Bank Capital

What is 'Bank Capital'

The difference between the value of a bank's assets and its liabilities. The bank capital represents the net worth of the bank or its value to investors. The asset portion of a bank's capital includes cash, government securities and interest-earning loans like mortgages, letters of credit and inter-bank loans. The liabilities section of a bank's capital includes loan-loss reserves and any debt it owes.

BREAKING DOWN 'Bank Capital'

A bank's capital can be thought of as the margin to which creditors are covered if a bank liquidates its assets. Loan-loss reserves or loan-loss provisions, are amounts set aside by banks to allow for any loss in the value of the loans they have offered.

RELATED TERMS
  1. Allowance For Bad Debt

    A valuation account used to estimate the portion of a bank's ...
  2. Net Interest Income

    The difference between the revenue that is generated from a bank's ...
  3. Interbank Rate

    The rate of interest charged on short-term loans made between ...
  4. Business Banking

    A company's financial dealings with an institution that provides ...
  5. Appraised Equity Capital

    The excess of the market value of an asset over its book value. ...
  6. Limited Service Bank

    Any type of banking business facility that is located separately ...
Related Articles
  1. Fundamental Analysis

    Analyzing A Bank's Financial Statements

    A careful review of a bank's financial statements can help you identify key factors in a potential investment.
  2. Credit & Loans

    Banking Stress Tests: Would Yours Pass?

    In weaker economic times, banks may be tested by the government to see how safe they are.
  3. Investing Basics

    Retail Banking Vs. Corporate Banking

    Retail banking is the visible face of banking to the general public. Corporate banking, also known as business banking, refers to the aspect of banking that deals with corporate customers.
  4. Investing

    Why Banks Don't Need Your Money to Make Loans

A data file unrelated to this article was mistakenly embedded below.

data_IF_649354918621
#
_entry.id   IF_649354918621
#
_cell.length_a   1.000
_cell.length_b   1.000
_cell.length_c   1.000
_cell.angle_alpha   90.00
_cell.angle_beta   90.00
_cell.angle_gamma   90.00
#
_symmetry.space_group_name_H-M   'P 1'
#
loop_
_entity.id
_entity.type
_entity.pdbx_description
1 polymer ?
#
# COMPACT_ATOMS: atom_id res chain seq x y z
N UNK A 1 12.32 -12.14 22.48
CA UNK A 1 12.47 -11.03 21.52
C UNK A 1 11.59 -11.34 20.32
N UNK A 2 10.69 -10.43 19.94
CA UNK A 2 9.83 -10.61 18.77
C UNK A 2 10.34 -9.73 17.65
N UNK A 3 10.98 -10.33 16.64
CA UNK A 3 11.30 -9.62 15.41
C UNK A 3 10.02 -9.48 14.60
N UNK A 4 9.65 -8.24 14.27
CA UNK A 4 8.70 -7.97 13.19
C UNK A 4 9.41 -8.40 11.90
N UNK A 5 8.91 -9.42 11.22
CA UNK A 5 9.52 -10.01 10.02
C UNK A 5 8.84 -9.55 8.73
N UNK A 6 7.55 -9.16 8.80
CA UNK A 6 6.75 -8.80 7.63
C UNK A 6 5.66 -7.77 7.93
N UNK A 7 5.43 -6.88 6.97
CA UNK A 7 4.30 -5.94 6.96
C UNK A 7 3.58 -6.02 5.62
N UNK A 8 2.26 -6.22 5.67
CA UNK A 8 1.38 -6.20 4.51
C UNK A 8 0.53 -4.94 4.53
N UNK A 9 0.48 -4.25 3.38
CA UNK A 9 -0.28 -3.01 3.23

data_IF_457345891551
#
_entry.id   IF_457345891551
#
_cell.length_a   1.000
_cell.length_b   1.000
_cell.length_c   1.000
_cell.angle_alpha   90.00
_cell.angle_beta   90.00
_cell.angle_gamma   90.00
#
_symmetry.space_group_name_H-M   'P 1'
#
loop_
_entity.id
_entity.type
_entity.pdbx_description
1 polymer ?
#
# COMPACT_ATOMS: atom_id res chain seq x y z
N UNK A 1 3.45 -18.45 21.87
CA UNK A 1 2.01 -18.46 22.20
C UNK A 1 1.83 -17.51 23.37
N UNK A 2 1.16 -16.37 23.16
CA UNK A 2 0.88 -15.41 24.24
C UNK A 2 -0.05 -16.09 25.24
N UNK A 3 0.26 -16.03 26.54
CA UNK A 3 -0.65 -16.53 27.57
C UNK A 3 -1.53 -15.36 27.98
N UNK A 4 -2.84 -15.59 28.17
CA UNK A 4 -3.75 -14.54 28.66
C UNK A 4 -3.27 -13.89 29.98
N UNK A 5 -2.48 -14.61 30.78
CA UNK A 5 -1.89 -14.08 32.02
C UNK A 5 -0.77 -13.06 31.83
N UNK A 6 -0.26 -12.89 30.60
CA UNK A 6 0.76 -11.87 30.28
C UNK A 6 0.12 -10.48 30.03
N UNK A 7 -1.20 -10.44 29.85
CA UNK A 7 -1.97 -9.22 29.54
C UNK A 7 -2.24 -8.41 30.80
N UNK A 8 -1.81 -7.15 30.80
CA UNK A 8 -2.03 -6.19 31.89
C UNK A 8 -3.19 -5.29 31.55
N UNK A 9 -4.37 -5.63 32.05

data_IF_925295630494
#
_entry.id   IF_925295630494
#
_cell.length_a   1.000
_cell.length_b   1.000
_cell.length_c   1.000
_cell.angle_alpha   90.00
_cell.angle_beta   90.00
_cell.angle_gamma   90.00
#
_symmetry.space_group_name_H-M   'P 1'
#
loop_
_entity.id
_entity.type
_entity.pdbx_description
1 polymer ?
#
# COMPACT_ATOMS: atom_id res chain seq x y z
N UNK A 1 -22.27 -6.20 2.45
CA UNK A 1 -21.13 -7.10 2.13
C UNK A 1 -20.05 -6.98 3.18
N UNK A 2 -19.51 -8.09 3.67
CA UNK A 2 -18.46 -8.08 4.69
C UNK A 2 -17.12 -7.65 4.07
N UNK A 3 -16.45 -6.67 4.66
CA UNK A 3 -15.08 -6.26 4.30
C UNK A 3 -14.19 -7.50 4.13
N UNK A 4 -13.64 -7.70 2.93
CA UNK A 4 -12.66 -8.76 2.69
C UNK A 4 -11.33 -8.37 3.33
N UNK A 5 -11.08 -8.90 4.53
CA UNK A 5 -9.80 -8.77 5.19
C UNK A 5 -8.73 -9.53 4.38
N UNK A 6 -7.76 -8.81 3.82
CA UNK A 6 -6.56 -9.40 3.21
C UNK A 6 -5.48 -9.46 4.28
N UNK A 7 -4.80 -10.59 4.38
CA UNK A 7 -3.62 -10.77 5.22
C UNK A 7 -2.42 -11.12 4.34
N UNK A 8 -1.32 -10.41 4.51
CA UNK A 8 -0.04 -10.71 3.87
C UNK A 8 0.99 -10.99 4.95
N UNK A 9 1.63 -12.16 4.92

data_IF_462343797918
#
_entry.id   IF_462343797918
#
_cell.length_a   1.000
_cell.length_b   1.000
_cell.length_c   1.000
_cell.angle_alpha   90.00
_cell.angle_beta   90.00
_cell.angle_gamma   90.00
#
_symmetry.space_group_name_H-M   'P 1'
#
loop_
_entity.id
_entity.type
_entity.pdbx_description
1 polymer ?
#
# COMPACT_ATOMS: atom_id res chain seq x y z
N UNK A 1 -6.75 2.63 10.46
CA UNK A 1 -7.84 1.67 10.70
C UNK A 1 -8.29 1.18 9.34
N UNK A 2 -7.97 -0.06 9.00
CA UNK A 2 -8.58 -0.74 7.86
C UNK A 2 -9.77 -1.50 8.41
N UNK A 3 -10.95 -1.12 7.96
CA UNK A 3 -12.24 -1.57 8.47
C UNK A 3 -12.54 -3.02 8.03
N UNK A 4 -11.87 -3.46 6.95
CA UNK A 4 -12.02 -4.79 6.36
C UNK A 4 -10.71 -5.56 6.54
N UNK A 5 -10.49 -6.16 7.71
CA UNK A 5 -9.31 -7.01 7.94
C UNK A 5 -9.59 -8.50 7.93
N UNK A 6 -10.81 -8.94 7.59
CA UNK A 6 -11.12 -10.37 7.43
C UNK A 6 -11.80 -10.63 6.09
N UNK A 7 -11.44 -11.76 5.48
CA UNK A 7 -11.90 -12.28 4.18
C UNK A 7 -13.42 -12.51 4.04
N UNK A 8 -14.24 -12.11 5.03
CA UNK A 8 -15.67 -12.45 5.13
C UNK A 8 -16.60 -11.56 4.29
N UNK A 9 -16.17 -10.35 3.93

Contrary to the story told in most economics textbooks, banks don't need your money to make loans, but they do want it to make those loans more profitable.
  5. Investing Basics

    What is a Bank?

    A bank is a financial institution licensed to receive deposits or issue new securities to the public.
  6. Economics

    What is a Loan Loss Provision?

    Banks set aside loan loss provisions to cover losses from bad loans.
  7. Economics

    Explaining Risk-Weighted Assets

    Risk-weighted assets is a banking term that refers to a method of measuring the risk inherent in a bank’s assets, which is typically its loan portfolio.
  8. Stock Analysis

    Bank of America's 3 Key Financial Ratios (BAC)

    Discover some of the key financial ratios that show the quality of Bank of America's loan portfolio and how profitable the bank has been.
  9. Technical Indicators

    Key Financial Ratios to Analyze Retail Banks

    Learn about key financial metrics that investors use to evaluate retail banks, and how the industry is fundamentally different from most other industries.
  10. Savings

    Assessing Bank Assets: Are Your Savings Safe?

    Learn how to determine if your assets are safe or if your bank has spread itself too thin.
RELATED FAQS
  1. What factors are the primary drivers of banks' share prices?

    Find out which factors are most important when determining the share price of banks and other lending institutions in the ... Read Answer >>
  2. What is the average profit margin for a company in the banking sector?

    Learn what the average profit margin is for companies in the banking sector, along with other evaluation metrics often used ... Read Answer >>
  3. Are a bank's current assets counted as liquidity?

    Find out how bank assets are defined and how the Federal Reserve controls the definitions of, requirements for, and availability ... Read Answer >>
  4. What economic indicators are important to consider when investing in the banking ...

    Find out which economic indicators are most useful for investors in the banking sector, especially those influenced by central ... Read Answer >>
  5. How do leverage ratios help to regulate how much banks lend or invest?

    Learn what leverage ratios mean for banks, how regulators restrict leverage, and what impact ratios have on a bank's ability ... Read Answer >>
  6. Do banks have working capital?

    Learn the reasons why banks do not have working capital due to the lack of typical current assets and liabilities accounts, ... Read Answer >>
Hot Definitions
  1. Physical Capital

    Physical capital is one of the three main factors of production in economic theory. It consists of manmade goods that assist ...
  2. Reverse Mortgage

    A type of mortgage in which a homeowner can borrow money against the value of his or her home. No repayment of the mortgage ...
  3. Labor Market

    The labor market refers to the supply and demand for labor, in which employees provide the supply and employers the demand. ...
  4. Demand Curve

    The demand curve is a graphical representation of the relationship between the price of a good or service and the quantity ...
  5. Goldilocks Economy

    An economy that is not so hot that it causes inflation, and not so cold that it causes a recession. This term is used to ...
  6. White Squire

    Very similar to a "white knight", but instead of purchasing a majority interest, the squire purchases a lesser interest in ...
Trading Center